Sunday 23 July 2017

"What if?"

Melaleucas by the lake
The idea bounced into my brain one evening seven years ago, while I was at Smiths Lake working as a sessional tutor on a field trip for Macquarie University’s second year ecology course. An idyllic spot on the New South Wales Central Coast, the lake provides a wealth of species diversity, from aquatic to terrestrial, from microbes to fungi to flora and fauna. Students collected plant samples for identification, delved into the mud of the lake bed to extract diatoms, and went on dawn treks through the bush to spot birds and hear their songs. And in the evenings, after the communal meals, the staff would sit and chat over the bottles of red we’d brought with us from civilisation.

My mind wandered from the conversation, and I looked out into the darkness of the lake.

Host behavioural modification. Some parasites do far more than merely take residence in their hosts to obtain food, lodging and transportation. Some insinuate themselves into the brains of their hosts, hijacking their bodies, their movements. Hijacking their will. I knew of this occurring with Toxoplasmosis gondii-infected rodents, losing their fear of predators – cats – so that they virtually  invite themselves to be consumed, allowing the parasite to relocate into new hosts, to reproduce within the cat and continue their life-cycle. And I knew that an accidental host of Toxoplasmosis is humans, a dead end for the parasite, but whose behaviour, nevertheless, is altered in curious ways.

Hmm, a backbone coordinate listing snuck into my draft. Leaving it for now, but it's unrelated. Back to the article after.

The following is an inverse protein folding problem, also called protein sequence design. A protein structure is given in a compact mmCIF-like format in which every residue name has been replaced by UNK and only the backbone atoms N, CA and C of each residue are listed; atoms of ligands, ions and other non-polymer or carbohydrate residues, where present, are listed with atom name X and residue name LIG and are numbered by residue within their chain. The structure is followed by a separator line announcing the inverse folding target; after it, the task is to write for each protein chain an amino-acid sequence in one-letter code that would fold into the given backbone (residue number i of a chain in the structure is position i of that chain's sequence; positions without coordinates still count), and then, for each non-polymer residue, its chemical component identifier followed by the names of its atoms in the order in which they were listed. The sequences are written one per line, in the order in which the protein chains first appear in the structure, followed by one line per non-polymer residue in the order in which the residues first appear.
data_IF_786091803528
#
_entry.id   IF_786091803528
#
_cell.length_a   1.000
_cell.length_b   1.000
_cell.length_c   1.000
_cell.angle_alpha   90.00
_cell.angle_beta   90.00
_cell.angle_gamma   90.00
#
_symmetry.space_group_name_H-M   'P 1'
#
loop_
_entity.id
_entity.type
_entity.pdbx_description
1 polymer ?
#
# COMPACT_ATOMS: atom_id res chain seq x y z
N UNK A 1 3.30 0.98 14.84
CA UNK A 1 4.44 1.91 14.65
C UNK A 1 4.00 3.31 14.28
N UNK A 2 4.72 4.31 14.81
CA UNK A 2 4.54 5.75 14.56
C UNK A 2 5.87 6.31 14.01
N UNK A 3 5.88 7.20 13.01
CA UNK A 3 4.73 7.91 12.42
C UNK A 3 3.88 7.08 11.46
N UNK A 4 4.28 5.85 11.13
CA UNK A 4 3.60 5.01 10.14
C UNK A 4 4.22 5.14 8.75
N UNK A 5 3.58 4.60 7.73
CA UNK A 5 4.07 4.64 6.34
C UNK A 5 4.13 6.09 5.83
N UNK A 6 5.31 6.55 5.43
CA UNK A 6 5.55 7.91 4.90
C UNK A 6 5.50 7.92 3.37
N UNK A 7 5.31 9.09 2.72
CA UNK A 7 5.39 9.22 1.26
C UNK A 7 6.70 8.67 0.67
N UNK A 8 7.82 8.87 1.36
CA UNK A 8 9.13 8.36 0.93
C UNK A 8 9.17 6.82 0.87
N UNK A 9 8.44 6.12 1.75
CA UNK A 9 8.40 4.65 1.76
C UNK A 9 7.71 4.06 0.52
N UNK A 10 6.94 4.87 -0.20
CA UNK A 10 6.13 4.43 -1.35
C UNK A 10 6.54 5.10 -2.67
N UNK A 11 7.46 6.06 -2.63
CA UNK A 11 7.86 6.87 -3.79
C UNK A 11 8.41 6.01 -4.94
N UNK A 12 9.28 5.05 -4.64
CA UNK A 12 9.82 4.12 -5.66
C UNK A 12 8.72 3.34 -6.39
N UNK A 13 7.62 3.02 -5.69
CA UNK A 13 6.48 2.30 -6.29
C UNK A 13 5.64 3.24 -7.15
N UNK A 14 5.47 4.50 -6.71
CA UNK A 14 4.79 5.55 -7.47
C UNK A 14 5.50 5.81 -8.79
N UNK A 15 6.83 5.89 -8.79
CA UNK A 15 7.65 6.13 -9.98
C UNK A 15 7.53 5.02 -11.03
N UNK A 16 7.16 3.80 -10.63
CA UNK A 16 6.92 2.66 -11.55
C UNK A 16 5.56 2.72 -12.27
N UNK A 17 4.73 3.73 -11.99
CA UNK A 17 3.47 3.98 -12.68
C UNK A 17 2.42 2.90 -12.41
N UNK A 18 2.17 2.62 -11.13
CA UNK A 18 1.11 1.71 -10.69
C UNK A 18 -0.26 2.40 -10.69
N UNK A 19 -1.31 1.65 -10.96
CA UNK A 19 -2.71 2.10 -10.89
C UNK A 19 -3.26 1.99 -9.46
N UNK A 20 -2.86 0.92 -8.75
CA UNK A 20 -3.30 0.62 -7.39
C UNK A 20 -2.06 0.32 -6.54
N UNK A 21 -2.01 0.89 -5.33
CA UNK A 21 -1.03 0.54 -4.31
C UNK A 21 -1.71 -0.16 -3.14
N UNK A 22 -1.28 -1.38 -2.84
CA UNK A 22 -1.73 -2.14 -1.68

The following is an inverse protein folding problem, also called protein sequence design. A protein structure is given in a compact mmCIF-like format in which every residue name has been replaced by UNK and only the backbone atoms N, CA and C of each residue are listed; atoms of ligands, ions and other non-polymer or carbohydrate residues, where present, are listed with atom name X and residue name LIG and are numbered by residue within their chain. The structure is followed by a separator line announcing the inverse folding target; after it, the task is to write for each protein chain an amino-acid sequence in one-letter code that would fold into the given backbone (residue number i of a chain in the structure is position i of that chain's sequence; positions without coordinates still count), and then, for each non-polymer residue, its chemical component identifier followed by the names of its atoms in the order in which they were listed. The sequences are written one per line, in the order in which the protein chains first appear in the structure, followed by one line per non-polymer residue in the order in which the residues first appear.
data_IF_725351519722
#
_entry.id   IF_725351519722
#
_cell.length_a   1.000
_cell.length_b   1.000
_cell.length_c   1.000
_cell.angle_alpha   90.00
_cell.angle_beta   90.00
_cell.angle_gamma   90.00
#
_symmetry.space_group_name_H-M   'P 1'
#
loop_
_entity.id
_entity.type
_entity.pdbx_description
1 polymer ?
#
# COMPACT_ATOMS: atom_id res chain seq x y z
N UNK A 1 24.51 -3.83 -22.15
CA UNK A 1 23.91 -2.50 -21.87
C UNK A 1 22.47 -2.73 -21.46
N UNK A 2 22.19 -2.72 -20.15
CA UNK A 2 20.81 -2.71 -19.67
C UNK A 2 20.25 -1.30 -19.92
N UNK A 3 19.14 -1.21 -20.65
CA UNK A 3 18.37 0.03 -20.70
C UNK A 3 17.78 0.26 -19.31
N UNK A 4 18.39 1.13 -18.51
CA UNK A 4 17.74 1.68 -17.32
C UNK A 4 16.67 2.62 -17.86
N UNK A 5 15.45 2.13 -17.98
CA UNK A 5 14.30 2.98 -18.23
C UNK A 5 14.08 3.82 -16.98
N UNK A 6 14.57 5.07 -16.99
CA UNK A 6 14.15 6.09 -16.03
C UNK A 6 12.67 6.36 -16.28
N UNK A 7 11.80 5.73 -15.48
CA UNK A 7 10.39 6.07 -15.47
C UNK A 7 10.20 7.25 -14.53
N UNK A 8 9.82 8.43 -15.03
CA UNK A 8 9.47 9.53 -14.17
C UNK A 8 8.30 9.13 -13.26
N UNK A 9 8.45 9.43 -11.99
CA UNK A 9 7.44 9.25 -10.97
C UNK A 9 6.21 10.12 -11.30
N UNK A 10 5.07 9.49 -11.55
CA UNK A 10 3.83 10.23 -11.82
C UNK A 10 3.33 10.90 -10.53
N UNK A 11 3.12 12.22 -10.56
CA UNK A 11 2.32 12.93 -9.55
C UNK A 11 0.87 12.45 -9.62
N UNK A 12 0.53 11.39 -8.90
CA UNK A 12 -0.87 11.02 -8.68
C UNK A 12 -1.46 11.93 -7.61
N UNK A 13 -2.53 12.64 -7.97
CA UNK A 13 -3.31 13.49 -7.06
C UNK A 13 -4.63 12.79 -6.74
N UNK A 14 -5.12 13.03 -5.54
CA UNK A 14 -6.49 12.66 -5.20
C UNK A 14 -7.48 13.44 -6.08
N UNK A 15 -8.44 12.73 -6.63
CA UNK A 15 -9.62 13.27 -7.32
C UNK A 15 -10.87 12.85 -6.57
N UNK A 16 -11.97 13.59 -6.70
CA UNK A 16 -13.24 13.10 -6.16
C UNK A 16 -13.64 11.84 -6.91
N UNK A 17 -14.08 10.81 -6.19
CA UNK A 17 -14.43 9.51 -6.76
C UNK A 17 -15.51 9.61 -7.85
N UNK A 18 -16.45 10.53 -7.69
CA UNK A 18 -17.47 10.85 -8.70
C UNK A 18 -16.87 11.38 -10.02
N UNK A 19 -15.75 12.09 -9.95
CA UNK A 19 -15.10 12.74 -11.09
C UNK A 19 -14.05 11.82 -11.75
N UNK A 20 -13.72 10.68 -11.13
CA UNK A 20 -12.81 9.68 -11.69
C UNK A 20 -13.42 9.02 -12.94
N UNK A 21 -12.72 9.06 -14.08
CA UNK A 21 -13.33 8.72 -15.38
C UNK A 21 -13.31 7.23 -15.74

What if the parasite mutated?

What if humans became the primary host, and the changes in human brain function became so extreme as to start to change society itself?

What if, what if. The mantra of the fiction writer. The mantra on steroids for the speculative fiction writer.

And now, it’s written. ‘The Second Cure’. After multiple drafts (and multiple titles, some of which I will never reveal out of pure embarrassment) I typed the words that uncharacteristic superstition had stopped me writing before: “The end”. It’s beginning to go out into the world as I start to approach agents and publishers. Weirdly, I have been so engrossed and loving the process of the writing that the idea of the novel actually existing independently of me is almost startling. The concept of publication, while obviously my conscious intent throughout, seems almost foreign to the place my mind has been for so long. The words, the story, the characters, the rhythms. They have been my internal life.

Now I am a bleary animal emerging from a cave, blinking in the sunlight. Well, look at that. Out here in the world, people take these manuscripts they write, and turn them into books.

Yesterday, I attended the Speculative Fiction Festival at the New South Wales Writers’ Centre, run by Cat Sparks. On one of the panels, John Birmingham spoke of having attended a science fiction writers’ festival early in his career as a novelist. As he found himself surrounded by speculative fiction writers, he realised he’d found his tribe. As I listened to the speakers yesterday, talking about nanotechnology, AI, androids, sex-bots, neural lace, digitising minds and other futures rushing towards us, I felt exactly the same as John had described.

These were my people, endlessly curious, endlessly asking, “What if?” And more importantly, writing "What if".